117 research outputs found

    Nonparametric estimation of a point-spread function in multivariate problems

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    The removal of blur from a signal, in the presence of noise, is readily accomplished if the blur can be described in precise mathematical terms. However, there is growing interest in problems where the extent of blur is known only approximately, for example in terms of a blur function which depends on unknown parameters that must be computed from data. More challenging still is the case where no parametric assumptions are made about the blur function. There has been a limited amount of work in this setting, but it invariably relies on iterative methods, sometimes under assumptions that are mathematically convenient but physically unrealistic (e.g., that the operator defined by the blur function has an integrable inverse). In this paper we suggest a direct, noniterative approach to nonparametric, blind restoration of a signal. Our method is based on a new, ridge-based method for deconvolution, and requires only mild restrictions on the blur function. We show that the convergence rate of the method is close to optimal, from some viewpoints, and demonstrate its practical performance by applying it to real images.Comment: Published in at http://dx.doi.org/10.1214/009053606000001442 the Annals of Statistics (http://www.imstat.org/aos/) by the Institute of Mathematical Statistics (http://www.imstat.org

    Distribution-free cumulative sum control charts using bootstrap-based control limits

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    This paper deals with phase II, univariate, statistical process control when a set of in-control data is available, and when both the in-control and out-of-control distributions of the process are unknown. Existing process control techniques typically require substantial knowledge about the in-control and out-of-control distributions of the process, which is often difficult to obtain in practice. We propose (a) using a sequence of control limits for the cumulative sum (CUSUM) control charts, where the control limits are determined by the conditional distribution of the CUSUM statistic given the last time it was zero, and (b) estimating the control limits by bootstrap. Traditionally, the CUSUM control chart uses a single control limit, which is obtained under the assumption that the in-control and out-of-control distributions of the process are Normal. When the normality assumption is not valid, which is often true in applications, the actual in-control average run length, defined to be the expected time duration before the control chart signals a process change, is quite different from the nominal in-control average run length. This limitation is mostly eliminated in the proposed procedure, which is distribution-free and robust against different choices of the in-control and out-of-control distributions.Comment: Published in at http://dx.doi.org/10.1214/08-AOAS197 the Annals of Applied Statistics (http://www.imstat.org/aoas/) by the Institute of Mathematical Statistics (http://www.imstat.org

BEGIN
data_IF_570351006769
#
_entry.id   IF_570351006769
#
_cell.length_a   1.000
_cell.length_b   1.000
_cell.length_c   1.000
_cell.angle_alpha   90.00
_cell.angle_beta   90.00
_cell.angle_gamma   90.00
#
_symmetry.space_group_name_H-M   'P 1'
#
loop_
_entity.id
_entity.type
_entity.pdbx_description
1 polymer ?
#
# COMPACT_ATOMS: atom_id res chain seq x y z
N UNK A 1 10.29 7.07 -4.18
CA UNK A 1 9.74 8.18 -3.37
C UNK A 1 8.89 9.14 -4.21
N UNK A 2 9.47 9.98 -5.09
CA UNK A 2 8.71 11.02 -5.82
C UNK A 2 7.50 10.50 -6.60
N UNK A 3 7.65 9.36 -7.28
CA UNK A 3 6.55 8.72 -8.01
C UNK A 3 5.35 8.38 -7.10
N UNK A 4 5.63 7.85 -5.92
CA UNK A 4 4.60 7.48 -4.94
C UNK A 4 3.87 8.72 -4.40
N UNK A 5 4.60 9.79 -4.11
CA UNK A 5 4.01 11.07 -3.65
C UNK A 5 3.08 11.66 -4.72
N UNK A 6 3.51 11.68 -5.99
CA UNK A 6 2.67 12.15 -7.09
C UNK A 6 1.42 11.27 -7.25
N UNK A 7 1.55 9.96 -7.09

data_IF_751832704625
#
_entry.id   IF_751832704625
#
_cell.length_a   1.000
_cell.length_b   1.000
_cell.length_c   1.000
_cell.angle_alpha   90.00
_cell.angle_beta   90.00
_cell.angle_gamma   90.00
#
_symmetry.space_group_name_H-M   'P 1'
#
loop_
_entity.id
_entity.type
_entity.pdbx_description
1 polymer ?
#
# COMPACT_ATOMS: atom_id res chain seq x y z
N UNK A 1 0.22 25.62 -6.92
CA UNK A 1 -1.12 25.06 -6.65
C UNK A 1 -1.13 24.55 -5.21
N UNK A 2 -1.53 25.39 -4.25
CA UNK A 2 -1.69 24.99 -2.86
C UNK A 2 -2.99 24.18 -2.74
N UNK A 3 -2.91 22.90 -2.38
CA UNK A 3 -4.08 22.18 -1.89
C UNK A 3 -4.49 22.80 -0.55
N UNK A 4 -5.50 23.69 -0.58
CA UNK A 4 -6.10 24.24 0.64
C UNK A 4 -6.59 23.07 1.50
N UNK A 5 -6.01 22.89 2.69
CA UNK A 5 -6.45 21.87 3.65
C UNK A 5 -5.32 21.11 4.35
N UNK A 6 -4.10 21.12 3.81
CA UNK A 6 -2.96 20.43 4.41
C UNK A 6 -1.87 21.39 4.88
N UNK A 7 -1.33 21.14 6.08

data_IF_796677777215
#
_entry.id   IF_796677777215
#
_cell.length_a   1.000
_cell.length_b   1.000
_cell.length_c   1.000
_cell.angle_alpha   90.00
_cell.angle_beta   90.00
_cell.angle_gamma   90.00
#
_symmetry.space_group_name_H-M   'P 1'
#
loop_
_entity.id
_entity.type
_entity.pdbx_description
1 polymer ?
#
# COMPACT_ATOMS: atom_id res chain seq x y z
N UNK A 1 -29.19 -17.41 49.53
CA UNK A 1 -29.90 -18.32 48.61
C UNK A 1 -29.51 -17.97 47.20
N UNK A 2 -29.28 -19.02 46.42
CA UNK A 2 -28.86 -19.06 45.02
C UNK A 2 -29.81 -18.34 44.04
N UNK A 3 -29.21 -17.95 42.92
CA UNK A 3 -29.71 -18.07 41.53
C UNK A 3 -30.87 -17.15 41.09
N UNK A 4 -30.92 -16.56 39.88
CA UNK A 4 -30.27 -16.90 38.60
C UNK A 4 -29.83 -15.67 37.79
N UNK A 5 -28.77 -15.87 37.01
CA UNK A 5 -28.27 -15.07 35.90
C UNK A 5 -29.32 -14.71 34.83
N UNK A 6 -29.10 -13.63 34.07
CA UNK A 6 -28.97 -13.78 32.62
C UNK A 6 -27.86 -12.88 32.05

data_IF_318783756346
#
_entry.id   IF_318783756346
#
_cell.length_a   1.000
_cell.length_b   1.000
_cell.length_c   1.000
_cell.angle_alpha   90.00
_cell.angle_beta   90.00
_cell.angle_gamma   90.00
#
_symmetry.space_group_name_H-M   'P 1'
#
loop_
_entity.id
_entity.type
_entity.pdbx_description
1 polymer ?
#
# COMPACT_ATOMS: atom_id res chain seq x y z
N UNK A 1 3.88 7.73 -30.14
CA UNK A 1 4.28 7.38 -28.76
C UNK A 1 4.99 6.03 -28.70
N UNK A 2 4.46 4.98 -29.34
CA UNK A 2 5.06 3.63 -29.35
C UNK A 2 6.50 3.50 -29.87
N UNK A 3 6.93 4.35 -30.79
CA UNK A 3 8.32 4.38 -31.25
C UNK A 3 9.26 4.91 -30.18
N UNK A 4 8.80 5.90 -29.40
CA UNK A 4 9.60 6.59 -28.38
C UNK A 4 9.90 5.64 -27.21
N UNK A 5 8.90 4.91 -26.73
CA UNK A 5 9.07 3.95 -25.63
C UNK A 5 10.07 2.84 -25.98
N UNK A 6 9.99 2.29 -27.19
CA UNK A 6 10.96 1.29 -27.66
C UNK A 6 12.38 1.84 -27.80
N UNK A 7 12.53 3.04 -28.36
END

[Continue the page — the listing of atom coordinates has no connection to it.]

Image Denoising by a Local Clustering Framework

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    Images often contain noise due to imperfections in various image acquisition techniques. Noise should be removed from images so that the details of image objects (e.g., blood vessels, inner foldings, or tumors in the human brain) can be clearly seen, and the subsequent image analyses are reliable. With broad usage of images in many disciplines—for example, medical science—image denoising has become an important research area. In the literature, there are many different types of image denoising techniques, most of which aim to preserve image features, such as edges and edge structures, by estimating them explicitly or implicitly. Techniques based on explicit edge detection usually require certain assumptions on the smoothness of the image intensity surface and the edge curves which are often invalid especially when the image resolution is low. Methods that are based on implicit edge detection often use multiresolution smoothing, weighted local smoothing, and so forth. For such methods, the task of determining the correct image resolution or choosing a reasonable weight function is challenging. If the edge structure of an image is complicated or the image has many details, then these methods would blur such details. This article presents a novel image denoising framework based on local clustering of image intensities and adaptive smoothing. The new denoising method can preserve complicated edge structures well even if the image resolution is low. Theoretical properties and numerical studies show that it works well in various applications

    On Jump Structure Consideration in One-Dimensional Nonparametric Regression

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    1 online resource (PDF, 20 pages

    Identification of shared biological features in four different lung cell lines infected with SARS-CoV-2 virus through RNA-seq analysis